Byron Bay photographer and filmmaker Evan Malcolm has just placed in the International Timelapse Film Festival film contest. His environmental documentary Lapse of Reason won third place in the Documentary / Social Commentary category on 13 August.
Lapse of Reason captures some of Australia’s most dramatic natural and man-made landscapes and uses original music to help tell the story whilst moving through three distinct acts. It is a non-verbal narrative timelapse documentary showing the fragility and vulnerability of the Australian environment and how mankind’s consumeristic ways are taking their toll on it. Blank’s cultural editor Natalie O’Driscoll spoke with Evan about the film.
Where did you shoot and how did you choose the locations?
It was more just convenience I guess. There were a couple of far and wide [locations]. With all the gear I’ve got I had to drive everywhere. There were only one or two from Arnhem Land where I flew up to for another side project. I did a big road trip out to the furthest western point of NSW and a lot of stuff between here and there. A few coastal missions through southern Queensland and through the hinterland and towards Coffs Harbour way. Obviously Sydney is in there and down to Canberra. I was hoping to have a stronger industrial content but people aren’t very happy with you coming into coal mines and container terminals and coal ports – it was really tricky to get authorisation.
Do you think that was because of the film’s message?
It is very subjective. It is an environmental documentary… it’s blatantly saying that [coal is] not an ideal way forward. The wind farm guys were the only ones giving me any access which was the renewable energy angle.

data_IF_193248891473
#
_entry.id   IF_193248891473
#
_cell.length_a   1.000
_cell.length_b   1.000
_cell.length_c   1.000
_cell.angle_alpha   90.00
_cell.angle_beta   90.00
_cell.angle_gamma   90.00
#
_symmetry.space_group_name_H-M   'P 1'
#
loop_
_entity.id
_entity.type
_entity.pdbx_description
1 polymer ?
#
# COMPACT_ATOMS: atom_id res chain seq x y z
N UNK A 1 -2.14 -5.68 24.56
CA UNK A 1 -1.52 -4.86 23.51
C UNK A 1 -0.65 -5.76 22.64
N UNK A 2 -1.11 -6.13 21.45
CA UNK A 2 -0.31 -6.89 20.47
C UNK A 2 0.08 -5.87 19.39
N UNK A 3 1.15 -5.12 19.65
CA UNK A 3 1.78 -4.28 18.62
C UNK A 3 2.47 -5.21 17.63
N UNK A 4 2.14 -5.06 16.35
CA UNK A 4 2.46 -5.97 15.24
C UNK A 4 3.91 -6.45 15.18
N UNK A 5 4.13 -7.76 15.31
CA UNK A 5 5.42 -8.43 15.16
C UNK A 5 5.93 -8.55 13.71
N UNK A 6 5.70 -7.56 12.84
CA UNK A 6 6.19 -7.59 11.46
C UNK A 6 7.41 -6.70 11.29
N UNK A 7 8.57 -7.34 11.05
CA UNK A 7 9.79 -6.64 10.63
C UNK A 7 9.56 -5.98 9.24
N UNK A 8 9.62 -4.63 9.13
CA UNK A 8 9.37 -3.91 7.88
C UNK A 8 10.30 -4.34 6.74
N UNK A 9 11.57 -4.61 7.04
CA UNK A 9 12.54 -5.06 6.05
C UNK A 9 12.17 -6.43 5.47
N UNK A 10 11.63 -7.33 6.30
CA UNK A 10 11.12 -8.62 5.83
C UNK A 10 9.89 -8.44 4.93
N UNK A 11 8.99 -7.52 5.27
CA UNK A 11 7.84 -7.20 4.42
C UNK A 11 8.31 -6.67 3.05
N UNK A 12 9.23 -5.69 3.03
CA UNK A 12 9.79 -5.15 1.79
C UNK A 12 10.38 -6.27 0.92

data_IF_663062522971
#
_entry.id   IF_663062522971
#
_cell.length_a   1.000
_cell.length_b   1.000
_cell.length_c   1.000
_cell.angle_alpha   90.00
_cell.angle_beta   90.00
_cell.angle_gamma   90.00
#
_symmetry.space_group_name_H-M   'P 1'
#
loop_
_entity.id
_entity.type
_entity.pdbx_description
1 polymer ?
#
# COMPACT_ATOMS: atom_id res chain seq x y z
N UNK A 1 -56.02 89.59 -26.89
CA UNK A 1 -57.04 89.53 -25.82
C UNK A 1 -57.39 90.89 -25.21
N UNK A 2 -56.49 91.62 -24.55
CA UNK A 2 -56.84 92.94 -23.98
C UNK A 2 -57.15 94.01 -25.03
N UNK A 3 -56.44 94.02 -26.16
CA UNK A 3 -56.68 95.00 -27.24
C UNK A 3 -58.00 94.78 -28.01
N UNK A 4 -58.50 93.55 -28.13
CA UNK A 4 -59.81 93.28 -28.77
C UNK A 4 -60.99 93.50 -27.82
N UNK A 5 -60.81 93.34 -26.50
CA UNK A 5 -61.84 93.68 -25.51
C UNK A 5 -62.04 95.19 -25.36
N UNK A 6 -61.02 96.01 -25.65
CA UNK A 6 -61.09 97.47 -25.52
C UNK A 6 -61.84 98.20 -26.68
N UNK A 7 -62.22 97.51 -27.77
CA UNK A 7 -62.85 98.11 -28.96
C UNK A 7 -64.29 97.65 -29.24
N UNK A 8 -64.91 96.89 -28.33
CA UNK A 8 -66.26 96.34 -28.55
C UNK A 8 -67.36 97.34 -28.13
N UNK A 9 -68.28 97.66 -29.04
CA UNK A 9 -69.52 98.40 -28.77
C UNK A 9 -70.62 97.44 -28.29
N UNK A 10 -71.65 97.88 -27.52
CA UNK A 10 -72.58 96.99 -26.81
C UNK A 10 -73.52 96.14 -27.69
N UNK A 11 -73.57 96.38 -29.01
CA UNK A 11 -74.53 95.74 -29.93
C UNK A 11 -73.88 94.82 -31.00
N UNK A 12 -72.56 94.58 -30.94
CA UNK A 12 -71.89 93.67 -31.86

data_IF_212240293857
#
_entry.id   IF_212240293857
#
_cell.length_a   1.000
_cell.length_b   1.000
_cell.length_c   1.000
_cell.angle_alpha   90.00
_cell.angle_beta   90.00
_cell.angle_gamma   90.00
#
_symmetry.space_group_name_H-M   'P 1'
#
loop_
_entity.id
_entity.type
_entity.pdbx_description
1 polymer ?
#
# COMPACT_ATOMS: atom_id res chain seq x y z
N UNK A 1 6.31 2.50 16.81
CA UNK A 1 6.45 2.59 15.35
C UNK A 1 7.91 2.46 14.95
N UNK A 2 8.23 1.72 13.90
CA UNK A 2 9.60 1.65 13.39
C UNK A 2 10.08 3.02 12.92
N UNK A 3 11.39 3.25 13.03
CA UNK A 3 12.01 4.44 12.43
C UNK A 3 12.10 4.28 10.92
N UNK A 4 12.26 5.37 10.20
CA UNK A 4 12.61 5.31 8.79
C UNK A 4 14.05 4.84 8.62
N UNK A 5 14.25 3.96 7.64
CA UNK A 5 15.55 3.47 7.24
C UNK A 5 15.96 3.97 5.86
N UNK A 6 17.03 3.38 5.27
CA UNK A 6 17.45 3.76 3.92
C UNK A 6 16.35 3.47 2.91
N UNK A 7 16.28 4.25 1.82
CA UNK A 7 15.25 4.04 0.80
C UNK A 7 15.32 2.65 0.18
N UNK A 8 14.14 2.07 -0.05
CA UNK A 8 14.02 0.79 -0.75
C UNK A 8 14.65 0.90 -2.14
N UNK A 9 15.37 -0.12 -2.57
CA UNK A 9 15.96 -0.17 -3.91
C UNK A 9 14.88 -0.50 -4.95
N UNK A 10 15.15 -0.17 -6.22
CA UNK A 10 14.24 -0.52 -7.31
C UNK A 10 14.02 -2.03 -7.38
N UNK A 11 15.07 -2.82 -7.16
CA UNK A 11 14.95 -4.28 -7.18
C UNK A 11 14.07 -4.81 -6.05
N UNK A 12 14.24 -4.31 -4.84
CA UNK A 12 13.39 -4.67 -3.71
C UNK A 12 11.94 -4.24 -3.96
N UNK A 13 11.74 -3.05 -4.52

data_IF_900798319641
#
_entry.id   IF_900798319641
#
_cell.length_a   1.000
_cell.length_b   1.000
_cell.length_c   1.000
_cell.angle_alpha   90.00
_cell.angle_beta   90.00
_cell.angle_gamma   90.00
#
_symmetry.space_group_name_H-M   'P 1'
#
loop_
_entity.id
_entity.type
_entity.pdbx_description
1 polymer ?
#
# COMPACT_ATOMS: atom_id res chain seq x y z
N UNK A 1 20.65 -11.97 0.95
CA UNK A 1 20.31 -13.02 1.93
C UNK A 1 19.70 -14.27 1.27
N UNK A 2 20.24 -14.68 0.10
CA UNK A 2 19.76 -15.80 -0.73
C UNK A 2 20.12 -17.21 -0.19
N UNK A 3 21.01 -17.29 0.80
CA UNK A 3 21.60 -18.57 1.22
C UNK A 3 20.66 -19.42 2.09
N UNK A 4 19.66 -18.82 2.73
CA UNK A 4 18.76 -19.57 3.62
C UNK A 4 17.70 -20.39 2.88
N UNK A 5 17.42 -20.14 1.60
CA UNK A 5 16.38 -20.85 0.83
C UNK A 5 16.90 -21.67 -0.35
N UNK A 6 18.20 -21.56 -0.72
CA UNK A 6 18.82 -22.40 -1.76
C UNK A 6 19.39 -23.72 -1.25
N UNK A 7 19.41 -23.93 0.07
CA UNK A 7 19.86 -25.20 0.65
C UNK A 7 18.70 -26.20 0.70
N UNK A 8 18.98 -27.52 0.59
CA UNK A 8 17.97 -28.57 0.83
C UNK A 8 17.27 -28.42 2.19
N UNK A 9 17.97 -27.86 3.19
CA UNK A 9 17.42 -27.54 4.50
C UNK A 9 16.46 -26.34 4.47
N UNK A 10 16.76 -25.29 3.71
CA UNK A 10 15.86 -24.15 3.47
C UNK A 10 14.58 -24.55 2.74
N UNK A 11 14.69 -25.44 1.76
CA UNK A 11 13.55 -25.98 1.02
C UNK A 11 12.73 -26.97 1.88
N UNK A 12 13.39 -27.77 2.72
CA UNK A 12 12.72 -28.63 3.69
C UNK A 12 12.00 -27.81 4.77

Apart from access, what were some of the unique challenges the filming process presented?
Mainly dodging wild boars and crocodiles [laughs]. You have a few encounters because you’re out in the middle of nowhere and no one’s around, so wildlife is a part of it.
Were you scared?
You’ve gotta have your wits about you anywhere in the outback so you’d be silly not be in some way fearful or respectful but no, not overly scared. Campfire is your best friend.
How long did the project take?
That project took about six months, planning pre-production and filming about two to three months, and then the editing was probably quicker. The nightscape shots, they can take anything from two to seven hours, possibly longer. You just go camp behind a rock and hopefully it’s all there in the morning.
I’d like to do a similar film on a larger scale. I did start shooting a component of it last year and the whole angle changed and I actually made a separate film about the vulnerability of the outback. It’s getting screened at the Byron Bay Film Festival in October.